On November 9, 1989, in the middle of the Cold War, East Berlin’s Communist Party announced that they would change relations with West Berlin.
At midnight on this day, people were free to pass through the country’s borders. When an emigration law was announced, people went to the border and started taking down the Wall with their own hands. The fall of the Wall led to a new government being created.
People from East and West Berlin came together to tear down the Berlin Wall. They drank beer and champagne while chanting “Tor auf!,” which means “Open the gate!” in German.
More than 2 million people from East Berlin came to visit West Berlin for the street party. The Berlin wall was pulled down and unified. One person said that “Only today is the war over.”
Some people took pieces of the Wall as souvenirs because they were happy that it had opened. People started going across to East Berlin more often, so there were big gaps in the Wall left behind from where the border soldiers dismantled things like fences.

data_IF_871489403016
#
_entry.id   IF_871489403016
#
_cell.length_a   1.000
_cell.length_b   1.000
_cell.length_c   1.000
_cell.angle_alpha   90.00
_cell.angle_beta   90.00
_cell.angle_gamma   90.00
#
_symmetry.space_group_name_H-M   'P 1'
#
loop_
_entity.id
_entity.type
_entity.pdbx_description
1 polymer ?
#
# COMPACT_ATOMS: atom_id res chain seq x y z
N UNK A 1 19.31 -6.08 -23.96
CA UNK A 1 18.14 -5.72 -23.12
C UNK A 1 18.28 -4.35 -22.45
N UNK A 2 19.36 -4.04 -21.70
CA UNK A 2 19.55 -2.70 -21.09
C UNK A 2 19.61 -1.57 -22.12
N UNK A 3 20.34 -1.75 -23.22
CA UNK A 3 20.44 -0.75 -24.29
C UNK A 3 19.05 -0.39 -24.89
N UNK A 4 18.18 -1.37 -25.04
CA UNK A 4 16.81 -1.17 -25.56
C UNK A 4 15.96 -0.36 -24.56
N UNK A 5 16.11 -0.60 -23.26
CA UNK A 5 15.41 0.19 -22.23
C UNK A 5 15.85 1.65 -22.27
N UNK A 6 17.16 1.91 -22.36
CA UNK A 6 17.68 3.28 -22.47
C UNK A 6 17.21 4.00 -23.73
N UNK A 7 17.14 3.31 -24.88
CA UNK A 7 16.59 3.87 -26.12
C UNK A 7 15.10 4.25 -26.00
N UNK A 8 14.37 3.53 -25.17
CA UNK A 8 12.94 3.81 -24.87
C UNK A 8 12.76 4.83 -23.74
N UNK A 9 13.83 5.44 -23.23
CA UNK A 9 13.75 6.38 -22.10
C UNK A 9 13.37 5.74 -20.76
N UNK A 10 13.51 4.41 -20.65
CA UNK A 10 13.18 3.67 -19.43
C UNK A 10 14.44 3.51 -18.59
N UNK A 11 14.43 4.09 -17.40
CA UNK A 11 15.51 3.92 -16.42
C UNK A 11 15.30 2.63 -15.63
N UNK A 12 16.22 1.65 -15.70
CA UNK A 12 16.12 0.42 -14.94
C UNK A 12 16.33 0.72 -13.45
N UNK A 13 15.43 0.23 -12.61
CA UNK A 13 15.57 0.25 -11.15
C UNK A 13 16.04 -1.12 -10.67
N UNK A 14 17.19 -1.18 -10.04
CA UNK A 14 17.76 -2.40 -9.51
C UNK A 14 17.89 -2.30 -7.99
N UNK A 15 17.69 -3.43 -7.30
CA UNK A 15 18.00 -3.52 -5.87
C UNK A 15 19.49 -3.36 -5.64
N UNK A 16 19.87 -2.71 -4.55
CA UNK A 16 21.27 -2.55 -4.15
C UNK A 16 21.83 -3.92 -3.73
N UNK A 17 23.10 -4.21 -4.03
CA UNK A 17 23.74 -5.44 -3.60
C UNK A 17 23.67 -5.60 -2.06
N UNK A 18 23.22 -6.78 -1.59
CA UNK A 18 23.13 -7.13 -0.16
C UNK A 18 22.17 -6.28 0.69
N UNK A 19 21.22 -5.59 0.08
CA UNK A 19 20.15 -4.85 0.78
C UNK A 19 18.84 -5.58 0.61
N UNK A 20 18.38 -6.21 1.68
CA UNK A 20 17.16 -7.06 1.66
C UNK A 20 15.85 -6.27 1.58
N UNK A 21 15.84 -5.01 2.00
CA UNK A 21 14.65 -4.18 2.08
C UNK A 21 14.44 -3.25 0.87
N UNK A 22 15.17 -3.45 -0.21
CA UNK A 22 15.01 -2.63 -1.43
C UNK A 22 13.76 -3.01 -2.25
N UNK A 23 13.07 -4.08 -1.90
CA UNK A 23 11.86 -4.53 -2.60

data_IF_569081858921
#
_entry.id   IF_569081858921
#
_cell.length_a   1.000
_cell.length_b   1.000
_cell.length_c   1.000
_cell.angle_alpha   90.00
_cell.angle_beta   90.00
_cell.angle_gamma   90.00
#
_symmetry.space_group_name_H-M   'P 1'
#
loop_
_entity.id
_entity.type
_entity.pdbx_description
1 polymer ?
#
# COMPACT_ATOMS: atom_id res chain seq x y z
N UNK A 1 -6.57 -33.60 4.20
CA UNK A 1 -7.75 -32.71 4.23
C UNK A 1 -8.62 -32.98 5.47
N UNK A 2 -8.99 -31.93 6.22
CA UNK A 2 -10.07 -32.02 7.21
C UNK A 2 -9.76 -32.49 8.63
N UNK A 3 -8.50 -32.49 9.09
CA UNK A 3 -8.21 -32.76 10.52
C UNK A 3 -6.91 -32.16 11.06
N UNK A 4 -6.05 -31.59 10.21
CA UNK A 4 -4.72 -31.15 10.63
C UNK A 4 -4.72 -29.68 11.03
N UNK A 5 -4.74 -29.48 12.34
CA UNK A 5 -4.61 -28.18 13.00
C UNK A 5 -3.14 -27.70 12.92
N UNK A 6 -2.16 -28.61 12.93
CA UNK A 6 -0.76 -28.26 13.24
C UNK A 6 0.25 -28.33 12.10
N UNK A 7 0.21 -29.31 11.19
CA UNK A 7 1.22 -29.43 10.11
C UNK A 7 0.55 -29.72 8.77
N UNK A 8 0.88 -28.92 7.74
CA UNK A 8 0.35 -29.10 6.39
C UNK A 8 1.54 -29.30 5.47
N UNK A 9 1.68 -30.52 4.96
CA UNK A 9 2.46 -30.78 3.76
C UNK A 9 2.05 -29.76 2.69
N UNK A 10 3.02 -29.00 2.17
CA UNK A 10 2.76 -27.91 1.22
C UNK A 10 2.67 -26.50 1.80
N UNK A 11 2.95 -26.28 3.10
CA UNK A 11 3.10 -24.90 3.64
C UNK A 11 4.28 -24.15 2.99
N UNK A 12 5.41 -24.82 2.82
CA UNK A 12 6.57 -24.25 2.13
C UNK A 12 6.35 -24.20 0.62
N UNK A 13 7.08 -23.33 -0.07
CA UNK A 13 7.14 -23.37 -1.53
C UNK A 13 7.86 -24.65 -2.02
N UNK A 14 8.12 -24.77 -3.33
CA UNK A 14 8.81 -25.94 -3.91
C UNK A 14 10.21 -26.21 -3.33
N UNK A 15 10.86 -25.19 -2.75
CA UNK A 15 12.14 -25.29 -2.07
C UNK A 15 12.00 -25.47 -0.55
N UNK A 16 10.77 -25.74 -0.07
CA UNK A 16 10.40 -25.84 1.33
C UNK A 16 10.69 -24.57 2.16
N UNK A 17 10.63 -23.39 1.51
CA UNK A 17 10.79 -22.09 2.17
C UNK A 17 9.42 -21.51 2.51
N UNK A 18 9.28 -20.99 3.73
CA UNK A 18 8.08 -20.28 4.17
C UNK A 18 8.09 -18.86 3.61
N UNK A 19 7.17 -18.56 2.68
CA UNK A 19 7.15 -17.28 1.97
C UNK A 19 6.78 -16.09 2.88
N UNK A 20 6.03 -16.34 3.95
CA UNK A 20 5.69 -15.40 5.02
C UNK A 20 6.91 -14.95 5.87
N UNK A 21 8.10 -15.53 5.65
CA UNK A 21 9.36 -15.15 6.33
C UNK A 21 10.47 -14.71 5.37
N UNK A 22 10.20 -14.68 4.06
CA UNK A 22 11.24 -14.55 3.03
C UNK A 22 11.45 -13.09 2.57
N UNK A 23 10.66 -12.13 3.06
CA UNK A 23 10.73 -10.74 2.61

The government in East Germany also began thinking about how to market this new thing – selling pieces of broken-off Wall all over the world! Finally, in June 1990, they started taking down parts of the wall until most of it was dismantled.
East Side Gallery
The East Side Gallery is the longest section of the Berlin Wall still in existence. The wall came down and people from all over the world painted over it interesting mural paintings.
Artists from 21 countries accepted the invitation to paint over the wall. In 1990, it became a memorial site, so it would not be sold or torn down.
Some of the paintings are popular, like Dimitri’s painting of a kiss and Birgit’s painting of a car going through the wall. The East Side Gallery is on the open-air so it can get bad weather, but people try to fix it every year.
Tränenpalast means “palace of tears” in German. People in Berlin felt sad when Germany was split. They created this museum of tears to show people what the division meant for many families.
This museum has interviews with people who lived in Berlin at the time and had to cross the Wall. More than 570 original objects are recreating how the Wall separated Berlin from 1962 to 1990.
Some customs controls have open suitcases with luggage in them so you can see what’s inside them. The feeling in this narrow corridor for passport control is still oppressive because of all the signs telling you what to do when crossing a border.